Search Images Maps Play YouTube News Gmail Drive More »
Sign in
Screen reader users: click this link for accessible mode. Accessible mode has the same essential features but works better with your reader.

Patents

  1. Advanced Patent Search
Publication numberUS884610 A
Publication typeGrant
Publication dateApr 14, 1908
Filing dateDec 31, 1904
Priority dateDec 31, 1904
Publication numberUS 884610 A, US 884610A, US-A-884610, US884610 A, US884610A
InventorsAuguste Camille Edmond Rateau
Original AssigneeAuguste Camille Edmond Rateau
Export CitationBiBTeX, EndNote, RefMan
External Links: USPTO, USPTO Assignment, Espacenet
Steam-regenerator.
US 884610 A
Images(1)
Previous page
Next page
Description  (OCR text may contain errors)

No. 884,610. PATENTED APR. 14, 1908. A. G. B. RATBAU.

$TEAM REGENERATOR.

APPLICATION FILED DEG. 31,1904.

MAUI/NE accumulators, and has for its object the pro to a proper condition and pressure to render- I do not wish to be limited to the use to which such regenerated steam is put.'

' remainedquiescent. The agency that I pre- AUGUSTE CAMILLE EDMOND RA TEAU, F PARIS, FRANCE.

STEAM-RE GENERATOR.

Specification of Letters Patent.

Patented April 14, 1908. I

Application filed December 31,1904. Serial No. 289,165;

To all whom it may concern:

Be it known that I, AUGUSTE CAMILLE EDMOND. RATEAU, citizen of France, residing at Paris, France, have invented a certain new and useful Improvement in Steam-Regenerators, (patented in France. May 25, 1904, N 0. 340,844,) of which the following is a full, clear, concise, and exact'description, reference being had to the accompanying drawings, forming a partof this specification.

My invention relates to steam regenerative vision of an improved apparatus whereby exhaust steam from'engines may be brought such exhaust steam adaptable for further use, particularly for power purposes, though In practicing my invention, I em )loy a vessel in which there is disposeda liquid, preferably water, which vessel is provided with an overflow pipe or passage that main,- tains' the said liquid at or below a given level, the. said vessel'being also provided with an entrance for the exhaust steam, an exit for the regenerated steam, and a valve acting as a back pressure controlling valve, whereby the steam is prevented from exceeding a predetermined pressure, so that it will not-raise the pressure inopposition to the incoming exhaust steam, whichrin such case, obviously will produce an unsatisfactory operationof the engines from which the exhaust steam is su iied.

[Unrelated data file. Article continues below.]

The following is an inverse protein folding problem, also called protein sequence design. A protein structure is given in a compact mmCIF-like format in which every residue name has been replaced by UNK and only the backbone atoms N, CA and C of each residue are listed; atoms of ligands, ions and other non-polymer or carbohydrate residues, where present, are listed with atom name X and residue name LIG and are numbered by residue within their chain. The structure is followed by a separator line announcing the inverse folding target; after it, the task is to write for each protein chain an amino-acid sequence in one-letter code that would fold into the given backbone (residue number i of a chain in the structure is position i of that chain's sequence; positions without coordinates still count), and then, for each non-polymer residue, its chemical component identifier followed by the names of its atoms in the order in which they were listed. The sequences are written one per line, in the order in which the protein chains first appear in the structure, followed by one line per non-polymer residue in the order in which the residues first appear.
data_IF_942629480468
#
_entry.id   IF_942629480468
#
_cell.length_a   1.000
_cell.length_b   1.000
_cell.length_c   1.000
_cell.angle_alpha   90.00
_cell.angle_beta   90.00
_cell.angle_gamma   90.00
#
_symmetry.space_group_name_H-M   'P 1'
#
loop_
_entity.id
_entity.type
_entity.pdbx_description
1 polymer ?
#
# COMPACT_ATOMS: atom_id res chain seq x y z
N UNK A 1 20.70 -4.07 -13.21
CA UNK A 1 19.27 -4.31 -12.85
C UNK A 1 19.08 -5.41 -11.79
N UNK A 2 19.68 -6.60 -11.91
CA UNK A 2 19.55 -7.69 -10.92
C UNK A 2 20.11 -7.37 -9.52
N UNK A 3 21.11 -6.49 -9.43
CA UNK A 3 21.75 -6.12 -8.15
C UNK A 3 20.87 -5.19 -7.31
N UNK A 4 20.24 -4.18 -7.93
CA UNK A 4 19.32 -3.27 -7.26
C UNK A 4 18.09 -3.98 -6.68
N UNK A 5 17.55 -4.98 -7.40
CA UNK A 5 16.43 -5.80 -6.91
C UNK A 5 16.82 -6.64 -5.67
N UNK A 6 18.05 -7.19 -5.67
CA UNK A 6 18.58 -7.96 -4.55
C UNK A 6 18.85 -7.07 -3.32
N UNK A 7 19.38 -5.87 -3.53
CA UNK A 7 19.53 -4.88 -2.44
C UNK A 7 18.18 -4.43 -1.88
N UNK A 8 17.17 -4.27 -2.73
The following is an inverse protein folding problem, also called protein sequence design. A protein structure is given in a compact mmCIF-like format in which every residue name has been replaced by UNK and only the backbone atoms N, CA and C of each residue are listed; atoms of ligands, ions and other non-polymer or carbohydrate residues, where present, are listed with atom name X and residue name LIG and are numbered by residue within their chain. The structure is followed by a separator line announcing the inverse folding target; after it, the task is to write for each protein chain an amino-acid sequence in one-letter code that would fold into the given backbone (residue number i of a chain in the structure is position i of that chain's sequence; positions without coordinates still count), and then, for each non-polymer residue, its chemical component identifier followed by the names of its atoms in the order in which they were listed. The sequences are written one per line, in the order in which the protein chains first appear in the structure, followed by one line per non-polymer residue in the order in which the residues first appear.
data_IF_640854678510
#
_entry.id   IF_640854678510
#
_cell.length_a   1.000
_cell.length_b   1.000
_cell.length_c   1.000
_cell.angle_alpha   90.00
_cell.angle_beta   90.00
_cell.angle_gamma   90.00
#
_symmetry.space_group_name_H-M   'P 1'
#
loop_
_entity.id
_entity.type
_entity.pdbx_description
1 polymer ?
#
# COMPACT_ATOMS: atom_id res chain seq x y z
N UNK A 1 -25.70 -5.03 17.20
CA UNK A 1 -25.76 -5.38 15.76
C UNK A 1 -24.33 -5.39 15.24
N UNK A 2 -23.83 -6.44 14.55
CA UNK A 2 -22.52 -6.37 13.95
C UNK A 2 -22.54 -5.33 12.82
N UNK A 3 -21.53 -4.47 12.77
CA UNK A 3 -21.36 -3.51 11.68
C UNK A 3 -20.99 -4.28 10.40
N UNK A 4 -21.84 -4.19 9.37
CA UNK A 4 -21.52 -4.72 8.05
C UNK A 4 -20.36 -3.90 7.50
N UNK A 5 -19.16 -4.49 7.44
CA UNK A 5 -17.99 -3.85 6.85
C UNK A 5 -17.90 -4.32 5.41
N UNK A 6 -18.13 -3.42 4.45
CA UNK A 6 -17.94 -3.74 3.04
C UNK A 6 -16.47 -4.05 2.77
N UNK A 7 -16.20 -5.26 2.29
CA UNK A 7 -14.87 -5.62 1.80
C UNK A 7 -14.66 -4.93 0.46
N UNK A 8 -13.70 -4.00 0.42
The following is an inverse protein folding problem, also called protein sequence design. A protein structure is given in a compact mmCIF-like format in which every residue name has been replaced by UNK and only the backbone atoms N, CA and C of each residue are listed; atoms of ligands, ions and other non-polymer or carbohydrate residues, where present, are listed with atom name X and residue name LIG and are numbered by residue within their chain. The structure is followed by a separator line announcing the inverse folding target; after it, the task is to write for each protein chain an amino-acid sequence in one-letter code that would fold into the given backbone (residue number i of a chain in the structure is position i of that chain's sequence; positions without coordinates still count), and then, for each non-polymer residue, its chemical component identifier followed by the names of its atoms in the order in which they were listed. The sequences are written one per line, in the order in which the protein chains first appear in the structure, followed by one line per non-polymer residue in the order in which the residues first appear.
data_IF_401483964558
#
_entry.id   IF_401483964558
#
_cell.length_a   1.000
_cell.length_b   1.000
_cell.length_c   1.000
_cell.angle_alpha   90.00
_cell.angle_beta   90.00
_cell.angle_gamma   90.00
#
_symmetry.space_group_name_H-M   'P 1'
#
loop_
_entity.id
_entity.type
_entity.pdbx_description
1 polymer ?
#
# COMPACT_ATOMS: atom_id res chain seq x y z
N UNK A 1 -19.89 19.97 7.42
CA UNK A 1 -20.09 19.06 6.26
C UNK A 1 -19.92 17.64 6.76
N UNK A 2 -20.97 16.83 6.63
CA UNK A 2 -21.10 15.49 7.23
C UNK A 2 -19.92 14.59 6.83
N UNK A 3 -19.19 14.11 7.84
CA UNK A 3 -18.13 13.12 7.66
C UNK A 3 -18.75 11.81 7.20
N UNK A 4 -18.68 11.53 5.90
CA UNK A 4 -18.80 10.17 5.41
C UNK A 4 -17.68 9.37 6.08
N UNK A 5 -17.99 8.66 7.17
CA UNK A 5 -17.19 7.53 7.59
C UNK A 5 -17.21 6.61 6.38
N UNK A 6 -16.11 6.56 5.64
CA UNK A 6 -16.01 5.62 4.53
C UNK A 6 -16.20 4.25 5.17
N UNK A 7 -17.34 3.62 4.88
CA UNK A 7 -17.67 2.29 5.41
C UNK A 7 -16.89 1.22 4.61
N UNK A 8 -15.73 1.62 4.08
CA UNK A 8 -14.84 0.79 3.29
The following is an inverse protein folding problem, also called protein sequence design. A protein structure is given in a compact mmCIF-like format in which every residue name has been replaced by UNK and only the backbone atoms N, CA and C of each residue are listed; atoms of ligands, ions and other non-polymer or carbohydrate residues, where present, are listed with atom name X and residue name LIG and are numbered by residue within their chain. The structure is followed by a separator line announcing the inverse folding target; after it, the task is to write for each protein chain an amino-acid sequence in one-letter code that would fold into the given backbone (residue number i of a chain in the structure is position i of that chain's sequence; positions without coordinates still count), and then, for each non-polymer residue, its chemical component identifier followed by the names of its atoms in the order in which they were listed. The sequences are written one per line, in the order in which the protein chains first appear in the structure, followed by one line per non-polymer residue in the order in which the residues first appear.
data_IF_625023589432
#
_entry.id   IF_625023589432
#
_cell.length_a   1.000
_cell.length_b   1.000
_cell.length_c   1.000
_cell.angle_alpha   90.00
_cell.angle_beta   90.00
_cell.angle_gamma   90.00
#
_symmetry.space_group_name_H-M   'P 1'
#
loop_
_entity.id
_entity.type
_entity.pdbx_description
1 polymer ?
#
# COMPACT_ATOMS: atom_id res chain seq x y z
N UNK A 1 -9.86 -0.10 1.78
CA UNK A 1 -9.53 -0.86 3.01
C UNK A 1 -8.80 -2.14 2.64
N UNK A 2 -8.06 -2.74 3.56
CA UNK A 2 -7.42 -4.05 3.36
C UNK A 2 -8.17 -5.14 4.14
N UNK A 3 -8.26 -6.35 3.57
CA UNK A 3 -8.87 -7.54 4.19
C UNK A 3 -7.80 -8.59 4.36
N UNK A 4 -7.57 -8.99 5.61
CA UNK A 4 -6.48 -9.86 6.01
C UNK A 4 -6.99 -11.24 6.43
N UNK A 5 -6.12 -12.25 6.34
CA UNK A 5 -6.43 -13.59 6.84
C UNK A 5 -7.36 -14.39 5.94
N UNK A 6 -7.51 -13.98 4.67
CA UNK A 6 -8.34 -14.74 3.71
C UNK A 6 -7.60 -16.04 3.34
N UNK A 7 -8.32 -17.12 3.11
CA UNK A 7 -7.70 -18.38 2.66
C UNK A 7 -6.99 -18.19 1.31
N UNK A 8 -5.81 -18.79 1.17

e opening through which the steam is received into the vessel is desirably, though not necessarily, located entirely above the limitin level fixed for the liquid, as is also the bac ressure regulating valve. The exit 0 ening or the regenerated steam is located a ove the limiting levelof the liquid in order that the water will not escape therewith. With a vessel thus equipped and constructed, there is also provided an agency other than the exhaust steam, as said exhaust steam acts upon the water, for effecting a violent agitation of the water or other liquid, whereby a greater surface of li uid is ex osed to the steam than would be a orded if-t 1e water for to employ for effecting the agitation of the water is a mechanically moving element,

such as a pump that circulates the water.

The object of providing a body of liquid l in the vessel is set forth in my United States Patent No. 761,606, patented May 31, 1904. Obviously such a body acts as a heat accumulator to receive heat when the incoming exhaust steam is above a predetermined temperature and to give off heat when the steam.

( by means other than the exhaust steam acting directly upon the water, whereby the rate of agitation may be determined and the rate at which the heat is received by the water and is discharged thereform maybe regulated. 'lhis independently acting agency is preferably a motor driven element,-,such as a pump, preferably of the centrifugal class, the motor being operated by any suitable agency, even the exhaust steam itself, after it has been regenerated, the steam, when re generated, being then capable of acting inde: pendently upon the liquid agitating mechanism of the steam to be regenerated. An